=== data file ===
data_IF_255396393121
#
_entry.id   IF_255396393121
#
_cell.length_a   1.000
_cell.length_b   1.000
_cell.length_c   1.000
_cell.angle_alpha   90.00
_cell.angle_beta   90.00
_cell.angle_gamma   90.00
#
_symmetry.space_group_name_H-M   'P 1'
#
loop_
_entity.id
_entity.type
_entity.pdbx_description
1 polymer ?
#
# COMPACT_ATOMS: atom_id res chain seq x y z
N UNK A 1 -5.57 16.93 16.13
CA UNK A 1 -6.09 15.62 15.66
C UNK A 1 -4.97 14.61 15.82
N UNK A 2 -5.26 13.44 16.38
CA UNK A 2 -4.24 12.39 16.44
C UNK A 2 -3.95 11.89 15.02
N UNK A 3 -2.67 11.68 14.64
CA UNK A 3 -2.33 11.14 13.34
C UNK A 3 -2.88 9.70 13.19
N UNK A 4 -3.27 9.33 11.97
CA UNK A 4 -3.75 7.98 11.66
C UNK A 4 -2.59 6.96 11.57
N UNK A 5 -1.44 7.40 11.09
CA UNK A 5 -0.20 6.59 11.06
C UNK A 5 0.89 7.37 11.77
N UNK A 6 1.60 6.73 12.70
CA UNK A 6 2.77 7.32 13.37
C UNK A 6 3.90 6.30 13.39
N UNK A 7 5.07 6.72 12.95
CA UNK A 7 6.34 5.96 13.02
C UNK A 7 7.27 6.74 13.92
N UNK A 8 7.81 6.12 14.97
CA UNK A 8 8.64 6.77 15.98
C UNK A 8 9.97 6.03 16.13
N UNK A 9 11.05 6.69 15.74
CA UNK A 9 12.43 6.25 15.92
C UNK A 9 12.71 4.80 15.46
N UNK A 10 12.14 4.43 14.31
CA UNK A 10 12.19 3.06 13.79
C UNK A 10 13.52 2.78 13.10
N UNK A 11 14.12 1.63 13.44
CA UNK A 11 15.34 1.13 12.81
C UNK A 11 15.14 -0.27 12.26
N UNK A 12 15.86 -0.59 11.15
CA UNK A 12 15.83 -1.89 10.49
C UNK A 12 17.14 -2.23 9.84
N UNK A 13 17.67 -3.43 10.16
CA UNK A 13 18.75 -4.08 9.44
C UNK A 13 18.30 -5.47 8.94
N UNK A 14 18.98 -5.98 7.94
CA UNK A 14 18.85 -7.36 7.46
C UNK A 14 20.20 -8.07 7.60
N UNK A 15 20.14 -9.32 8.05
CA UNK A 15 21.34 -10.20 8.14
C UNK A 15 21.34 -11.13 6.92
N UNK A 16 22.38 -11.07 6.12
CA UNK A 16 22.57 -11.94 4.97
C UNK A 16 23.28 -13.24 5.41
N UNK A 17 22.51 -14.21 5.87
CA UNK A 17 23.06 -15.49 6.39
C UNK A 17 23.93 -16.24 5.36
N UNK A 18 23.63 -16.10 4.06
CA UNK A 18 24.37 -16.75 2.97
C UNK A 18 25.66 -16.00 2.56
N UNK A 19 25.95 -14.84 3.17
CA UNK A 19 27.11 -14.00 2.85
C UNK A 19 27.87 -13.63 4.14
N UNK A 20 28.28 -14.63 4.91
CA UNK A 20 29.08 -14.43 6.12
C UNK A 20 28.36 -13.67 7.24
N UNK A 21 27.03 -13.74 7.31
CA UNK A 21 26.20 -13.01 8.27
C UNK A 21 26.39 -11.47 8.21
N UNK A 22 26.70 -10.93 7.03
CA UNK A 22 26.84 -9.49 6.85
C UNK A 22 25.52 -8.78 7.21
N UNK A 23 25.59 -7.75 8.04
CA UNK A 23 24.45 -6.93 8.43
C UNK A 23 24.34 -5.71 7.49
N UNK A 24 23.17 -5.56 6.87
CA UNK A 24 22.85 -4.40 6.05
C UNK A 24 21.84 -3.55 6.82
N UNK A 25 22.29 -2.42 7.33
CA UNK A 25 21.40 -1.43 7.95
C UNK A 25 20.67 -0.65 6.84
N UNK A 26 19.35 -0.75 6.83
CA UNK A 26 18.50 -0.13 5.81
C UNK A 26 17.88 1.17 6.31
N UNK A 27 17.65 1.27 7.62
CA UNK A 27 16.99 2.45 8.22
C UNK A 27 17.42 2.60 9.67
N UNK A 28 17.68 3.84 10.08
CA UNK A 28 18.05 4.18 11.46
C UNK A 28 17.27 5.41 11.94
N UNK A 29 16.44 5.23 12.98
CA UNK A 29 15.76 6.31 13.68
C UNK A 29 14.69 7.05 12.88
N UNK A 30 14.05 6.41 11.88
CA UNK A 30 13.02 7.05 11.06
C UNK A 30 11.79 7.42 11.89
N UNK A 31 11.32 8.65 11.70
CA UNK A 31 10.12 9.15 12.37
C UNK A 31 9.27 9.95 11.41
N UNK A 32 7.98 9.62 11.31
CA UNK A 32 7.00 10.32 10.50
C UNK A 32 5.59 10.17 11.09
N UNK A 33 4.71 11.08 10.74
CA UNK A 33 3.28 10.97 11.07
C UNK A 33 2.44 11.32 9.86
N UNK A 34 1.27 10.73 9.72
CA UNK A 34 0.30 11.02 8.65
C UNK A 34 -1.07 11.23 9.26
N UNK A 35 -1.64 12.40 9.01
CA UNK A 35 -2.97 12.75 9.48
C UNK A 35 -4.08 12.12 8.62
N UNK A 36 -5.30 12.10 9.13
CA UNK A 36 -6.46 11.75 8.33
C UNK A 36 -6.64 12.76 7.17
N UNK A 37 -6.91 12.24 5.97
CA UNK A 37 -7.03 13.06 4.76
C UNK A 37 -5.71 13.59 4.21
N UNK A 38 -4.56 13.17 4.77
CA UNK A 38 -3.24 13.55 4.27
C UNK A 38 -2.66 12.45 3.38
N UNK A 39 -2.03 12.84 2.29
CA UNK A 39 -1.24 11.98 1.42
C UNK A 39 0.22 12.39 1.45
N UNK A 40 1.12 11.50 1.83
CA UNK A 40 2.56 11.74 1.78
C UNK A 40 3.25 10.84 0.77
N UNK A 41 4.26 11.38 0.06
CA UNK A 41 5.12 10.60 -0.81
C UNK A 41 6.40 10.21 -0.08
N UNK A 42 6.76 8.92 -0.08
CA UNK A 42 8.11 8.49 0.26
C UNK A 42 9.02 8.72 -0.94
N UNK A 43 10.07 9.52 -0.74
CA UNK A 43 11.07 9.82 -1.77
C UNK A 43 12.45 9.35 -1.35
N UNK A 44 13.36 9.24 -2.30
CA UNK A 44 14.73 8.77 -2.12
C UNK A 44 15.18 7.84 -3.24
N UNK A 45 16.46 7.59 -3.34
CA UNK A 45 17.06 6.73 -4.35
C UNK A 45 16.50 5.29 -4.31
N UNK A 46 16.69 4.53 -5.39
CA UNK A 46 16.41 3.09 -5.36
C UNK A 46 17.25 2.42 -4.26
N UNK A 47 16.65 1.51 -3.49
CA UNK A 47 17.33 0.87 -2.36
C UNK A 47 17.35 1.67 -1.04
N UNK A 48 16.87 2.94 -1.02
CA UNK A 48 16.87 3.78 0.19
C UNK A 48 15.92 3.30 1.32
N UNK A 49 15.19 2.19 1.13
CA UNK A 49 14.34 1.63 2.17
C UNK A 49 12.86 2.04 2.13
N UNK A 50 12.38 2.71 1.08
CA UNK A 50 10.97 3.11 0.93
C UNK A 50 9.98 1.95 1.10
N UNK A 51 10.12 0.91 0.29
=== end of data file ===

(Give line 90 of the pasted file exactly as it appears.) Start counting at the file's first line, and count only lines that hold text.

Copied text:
N UNK A 24 23.17 -5.56 6.87